The History of the Trapper Keeper


Oh, yes. You read that correctly. The History of the Trapper Keeper. Do you remember these jewels of high school? I sure do. Mental Floss published an exhaustive history of the design and development of the iconic notebook system. There’s details about market research, focus groups and patents. Yep, it was scientifically created to be fabulous.

Best quote:

John Mayer called Trapper Keepers “the genesis of OCD for my generation.”



(via Mental Floss)

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  1. Do I go to the head of the geek/nerd class if I say I still have some of the vintage ones in use for achival stuff?

    Or does almost everyone have them stashed somewhere on an album/scrapbook shelf?

  2. We didn’t have those when I was in school. We had 3-ring binders, “duotangs”, and wire-bound notebooks. We also didn’t have big box stationery stores; I got my school supplies at the drugstore and Sears, because Kmart (no Walmart) was too far away from the house. We did have a stationery store that sold stuff for grownups, like fountain pen ink and ledger books and typewriter ribbons. There were no home computers. When I needed to do a report that was typed I used my dad’s old Royal or (when that finally broke for good) rented a typewriter from the typewriter repair shop.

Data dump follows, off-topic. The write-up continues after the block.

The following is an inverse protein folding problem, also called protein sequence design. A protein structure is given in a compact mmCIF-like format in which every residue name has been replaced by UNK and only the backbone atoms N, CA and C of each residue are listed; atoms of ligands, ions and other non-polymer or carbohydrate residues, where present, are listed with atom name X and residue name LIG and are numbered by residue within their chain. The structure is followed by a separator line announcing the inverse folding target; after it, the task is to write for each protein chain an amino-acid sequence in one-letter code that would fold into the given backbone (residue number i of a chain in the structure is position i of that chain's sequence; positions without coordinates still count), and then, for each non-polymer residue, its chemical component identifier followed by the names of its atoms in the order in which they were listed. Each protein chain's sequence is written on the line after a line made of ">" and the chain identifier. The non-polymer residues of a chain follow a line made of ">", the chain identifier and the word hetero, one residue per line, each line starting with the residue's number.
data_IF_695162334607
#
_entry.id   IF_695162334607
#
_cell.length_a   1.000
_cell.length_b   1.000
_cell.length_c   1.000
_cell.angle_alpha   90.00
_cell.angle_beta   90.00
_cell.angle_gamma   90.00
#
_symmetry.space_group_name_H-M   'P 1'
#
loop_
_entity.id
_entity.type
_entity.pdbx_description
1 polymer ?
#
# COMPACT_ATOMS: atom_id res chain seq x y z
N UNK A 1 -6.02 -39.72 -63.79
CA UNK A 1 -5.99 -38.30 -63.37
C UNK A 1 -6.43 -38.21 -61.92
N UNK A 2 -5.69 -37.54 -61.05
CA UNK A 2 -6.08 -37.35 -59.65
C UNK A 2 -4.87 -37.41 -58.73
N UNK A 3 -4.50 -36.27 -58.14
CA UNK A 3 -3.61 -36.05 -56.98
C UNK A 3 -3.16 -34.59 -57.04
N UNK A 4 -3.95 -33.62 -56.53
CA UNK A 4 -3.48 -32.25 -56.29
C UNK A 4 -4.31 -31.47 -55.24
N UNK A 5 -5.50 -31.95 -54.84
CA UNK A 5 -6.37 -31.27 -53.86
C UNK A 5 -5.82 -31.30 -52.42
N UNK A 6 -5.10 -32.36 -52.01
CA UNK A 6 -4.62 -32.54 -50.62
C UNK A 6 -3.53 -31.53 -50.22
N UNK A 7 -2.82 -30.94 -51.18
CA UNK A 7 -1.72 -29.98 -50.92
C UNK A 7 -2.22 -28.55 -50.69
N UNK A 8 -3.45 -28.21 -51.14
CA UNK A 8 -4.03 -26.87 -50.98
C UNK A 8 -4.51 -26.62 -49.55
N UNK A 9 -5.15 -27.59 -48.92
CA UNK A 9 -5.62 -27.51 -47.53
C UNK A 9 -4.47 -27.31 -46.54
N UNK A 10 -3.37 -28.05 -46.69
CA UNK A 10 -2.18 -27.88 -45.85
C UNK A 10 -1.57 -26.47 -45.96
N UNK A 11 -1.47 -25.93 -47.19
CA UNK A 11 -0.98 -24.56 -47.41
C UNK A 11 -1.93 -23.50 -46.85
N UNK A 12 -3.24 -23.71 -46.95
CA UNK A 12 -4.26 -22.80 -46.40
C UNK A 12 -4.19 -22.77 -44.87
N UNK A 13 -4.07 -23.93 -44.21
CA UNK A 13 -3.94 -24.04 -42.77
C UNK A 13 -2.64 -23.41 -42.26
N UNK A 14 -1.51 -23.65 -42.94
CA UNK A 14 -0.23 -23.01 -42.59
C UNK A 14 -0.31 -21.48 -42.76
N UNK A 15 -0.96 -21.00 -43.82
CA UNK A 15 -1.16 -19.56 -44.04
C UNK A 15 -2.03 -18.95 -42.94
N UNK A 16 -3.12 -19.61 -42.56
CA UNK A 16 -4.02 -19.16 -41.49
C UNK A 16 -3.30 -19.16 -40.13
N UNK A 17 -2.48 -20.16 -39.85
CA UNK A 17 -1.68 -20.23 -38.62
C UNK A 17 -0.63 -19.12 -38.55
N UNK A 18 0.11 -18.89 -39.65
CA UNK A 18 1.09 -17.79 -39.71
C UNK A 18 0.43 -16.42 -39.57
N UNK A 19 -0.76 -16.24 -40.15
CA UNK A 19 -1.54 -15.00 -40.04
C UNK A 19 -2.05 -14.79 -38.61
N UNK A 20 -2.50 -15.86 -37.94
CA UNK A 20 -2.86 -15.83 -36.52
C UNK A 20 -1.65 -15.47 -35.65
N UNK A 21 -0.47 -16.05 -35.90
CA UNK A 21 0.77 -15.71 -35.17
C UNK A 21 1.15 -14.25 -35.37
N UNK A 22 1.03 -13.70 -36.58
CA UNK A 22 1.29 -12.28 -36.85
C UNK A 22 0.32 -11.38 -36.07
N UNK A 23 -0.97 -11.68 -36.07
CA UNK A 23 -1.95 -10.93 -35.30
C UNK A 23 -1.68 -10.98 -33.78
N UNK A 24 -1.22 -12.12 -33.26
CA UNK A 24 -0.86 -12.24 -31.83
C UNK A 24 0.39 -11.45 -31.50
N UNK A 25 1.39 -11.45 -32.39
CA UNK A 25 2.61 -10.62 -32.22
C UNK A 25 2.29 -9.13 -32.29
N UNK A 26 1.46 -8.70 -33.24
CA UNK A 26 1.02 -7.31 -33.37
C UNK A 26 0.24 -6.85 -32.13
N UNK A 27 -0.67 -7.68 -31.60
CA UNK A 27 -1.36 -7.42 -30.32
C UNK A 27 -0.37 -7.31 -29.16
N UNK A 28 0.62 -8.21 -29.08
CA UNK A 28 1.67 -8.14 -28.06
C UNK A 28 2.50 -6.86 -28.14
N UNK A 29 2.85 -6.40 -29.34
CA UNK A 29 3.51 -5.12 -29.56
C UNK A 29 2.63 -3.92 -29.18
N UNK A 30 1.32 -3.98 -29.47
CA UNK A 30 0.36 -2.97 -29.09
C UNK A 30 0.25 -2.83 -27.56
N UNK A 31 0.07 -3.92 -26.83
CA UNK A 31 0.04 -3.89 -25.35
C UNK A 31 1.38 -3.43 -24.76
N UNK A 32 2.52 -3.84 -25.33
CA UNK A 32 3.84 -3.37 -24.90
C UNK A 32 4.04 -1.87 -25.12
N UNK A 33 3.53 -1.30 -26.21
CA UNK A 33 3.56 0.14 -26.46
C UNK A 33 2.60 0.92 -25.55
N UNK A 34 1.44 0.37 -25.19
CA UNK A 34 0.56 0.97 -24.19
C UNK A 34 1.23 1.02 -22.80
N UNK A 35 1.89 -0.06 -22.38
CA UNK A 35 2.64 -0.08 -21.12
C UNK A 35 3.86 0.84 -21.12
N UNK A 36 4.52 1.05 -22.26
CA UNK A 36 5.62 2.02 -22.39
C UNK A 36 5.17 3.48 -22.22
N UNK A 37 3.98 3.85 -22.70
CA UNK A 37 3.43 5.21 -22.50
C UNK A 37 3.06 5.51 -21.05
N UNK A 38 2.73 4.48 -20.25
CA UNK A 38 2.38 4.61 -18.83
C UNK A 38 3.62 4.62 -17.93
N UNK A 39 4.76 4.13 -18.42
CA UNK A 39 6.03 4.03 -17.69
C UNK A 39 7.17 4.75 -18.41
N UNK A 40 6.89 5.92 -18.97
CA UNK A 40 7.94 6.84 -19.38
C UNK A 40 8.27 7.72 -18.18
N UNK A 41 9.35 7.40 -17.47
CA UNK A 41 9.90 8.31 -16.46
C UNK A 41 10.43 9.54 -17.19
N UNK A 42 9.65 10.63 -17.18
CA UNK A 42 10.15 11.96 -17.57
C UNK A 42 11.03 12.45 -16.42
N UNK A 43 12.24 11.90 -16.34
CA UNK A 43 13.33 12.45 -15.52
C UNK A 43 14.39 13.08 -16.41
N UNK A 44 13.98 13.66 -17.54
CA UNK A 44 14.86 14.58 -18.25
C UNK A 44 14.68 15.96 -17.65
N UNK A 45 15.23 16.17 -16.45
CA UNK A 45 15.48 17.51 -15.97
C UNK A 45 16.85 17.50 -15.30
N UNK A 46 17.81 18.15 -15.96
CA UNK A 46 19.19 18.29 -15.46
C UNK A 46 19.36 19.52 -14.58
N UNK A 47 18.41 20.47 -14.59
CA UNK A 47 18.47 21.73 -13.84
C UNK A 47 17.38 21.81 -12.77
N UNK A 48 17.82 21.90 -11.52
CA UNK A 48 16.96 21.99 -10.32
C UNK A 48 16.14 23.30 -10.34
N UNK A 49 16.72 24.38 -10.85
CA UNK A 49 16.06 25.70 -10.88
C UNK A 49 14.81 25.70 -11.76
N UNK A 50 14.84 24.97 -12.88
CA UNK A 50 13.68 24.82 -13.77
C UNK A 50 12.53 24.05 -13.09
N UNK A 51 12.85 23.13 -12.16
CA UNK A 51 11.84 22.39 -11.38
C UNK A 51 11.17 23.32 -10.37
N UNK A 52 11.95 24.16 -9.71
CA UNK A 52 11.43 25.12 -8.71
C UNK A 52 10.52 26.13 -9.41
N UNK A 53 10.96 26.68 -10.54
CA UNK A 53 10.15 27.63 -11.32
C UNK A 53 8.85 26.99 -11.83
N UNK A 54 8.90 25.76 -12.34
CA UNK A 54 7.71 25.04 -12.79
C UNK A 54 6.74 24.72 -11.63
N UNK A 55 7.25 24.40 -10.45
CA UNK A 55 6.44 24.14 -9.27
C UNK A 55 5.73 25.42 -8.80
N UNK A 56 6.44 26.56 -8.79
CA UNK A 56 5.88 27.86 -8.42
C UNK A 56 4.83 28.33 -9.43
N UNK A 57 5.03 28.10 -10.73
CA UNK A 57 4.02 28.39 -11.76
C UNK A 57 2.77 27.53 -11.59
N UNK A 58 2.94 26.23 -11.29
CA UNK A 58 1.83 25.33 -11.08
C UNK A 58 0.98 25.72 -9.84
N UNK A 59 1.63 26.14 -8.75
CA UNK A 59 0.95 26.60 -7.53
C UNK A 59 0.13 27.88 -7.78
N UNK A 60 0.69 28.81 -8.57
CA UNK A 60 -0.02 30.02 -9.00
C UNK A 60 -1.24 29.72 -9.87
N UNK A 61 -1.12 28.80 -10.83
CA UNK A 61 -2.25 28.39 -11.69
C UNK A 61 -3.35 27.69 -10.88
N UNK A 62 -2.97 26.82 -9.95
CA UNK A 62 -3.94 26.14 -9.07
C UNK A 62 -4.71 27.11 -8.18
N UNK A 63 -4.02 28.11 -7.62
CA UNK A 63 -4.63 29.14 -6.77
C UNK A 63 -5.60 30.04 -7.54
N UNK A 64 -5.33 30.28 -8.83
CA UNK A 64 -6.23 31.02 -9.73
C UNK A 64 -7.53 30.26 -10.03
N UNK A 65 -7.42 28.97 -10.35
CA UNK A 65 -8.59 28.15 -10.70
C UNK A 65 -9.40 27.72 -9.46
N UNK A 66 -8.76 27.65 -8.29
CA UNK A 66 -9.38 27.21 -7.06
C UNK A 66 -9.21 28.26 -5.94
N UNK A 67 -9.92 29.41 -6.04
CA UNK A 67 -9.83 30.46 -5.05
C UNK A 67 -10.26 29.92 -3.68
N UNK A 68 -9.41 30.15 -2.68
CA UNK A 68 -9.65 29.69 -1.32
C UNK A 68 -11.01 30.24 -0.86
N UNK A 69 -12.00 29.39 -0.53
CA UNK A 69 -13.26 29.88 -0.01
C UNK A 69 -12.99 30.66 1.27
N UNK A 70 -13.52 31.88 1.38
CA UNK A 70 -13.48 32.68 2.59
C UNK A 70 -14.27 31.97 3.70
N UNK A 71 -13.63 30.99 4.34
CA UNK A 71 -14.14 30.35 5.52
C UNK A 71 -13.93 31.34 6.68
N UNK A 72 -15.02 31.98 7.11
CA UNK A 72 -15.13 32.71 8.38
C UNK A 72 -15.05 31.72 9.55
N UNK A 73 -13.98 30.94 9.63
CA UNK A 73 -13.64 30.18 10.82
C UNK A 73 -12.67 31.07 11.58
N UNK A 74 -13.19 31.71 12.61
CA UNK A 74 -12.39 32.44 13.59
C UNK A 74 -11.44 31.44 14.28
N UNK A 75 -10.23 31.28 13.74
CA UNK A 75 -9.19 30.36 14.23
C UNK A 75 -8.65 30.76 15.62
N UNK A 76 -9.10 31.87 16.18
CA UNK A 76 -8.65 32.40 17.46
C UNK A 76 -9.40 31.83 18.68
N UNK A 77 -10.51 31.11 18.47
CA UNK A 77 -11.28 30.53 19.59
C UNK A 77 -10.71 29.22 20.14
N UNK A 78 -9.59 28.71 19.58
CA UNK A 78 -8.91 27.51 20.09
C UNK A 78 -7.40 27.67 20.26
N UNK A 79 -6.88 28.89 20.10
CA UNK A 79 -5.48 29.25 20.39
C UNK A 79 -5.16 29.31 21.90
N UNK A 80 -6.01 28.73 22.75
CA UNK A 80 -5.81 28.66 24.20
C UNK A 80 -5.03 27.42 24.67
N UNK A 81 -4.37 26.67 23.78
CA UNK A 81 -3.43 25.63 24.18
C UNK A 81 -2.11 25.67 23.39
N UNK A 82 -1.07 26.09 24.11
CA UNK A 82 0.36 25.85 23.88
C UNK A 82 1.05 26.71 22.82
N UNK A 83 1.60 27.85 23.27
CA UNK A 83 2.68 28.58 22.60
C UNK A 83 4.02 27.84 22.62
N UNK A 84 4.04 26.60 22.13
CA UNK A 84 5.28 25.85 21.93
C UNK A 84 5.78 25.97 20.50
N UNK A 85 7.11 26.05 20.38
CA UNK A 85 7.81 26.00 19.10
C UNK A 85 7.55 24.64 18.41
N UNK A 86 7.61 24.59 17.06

Okay, back to my crypt…

    1. Andrea, I think we are the same vintage – only when my Dad’s old Royal finally died, he bought an IBM Selectric. Typewriters were as important as bicycles in his mind, so we all had one by the time we graduated from high school. And typing lessons were mandatory after 8th grade. (For which I am ever grateful.) But I know what you mean about getting school supplies from the drug store – Duotang folders (and ring binders when we got into the upper grades), filler paper, #2 pencils, $1 Parker/Sheaffer fountain pens. We got book bags from the school. I still remember my mother, in the evening before the 2nd day of school, with a stack of folders, writing our names, addresses, teachers’ names, classroom numbers, etc. – just about every conceivable piece of identification – on our folders. Thanks for sparking the trip down memory lane…

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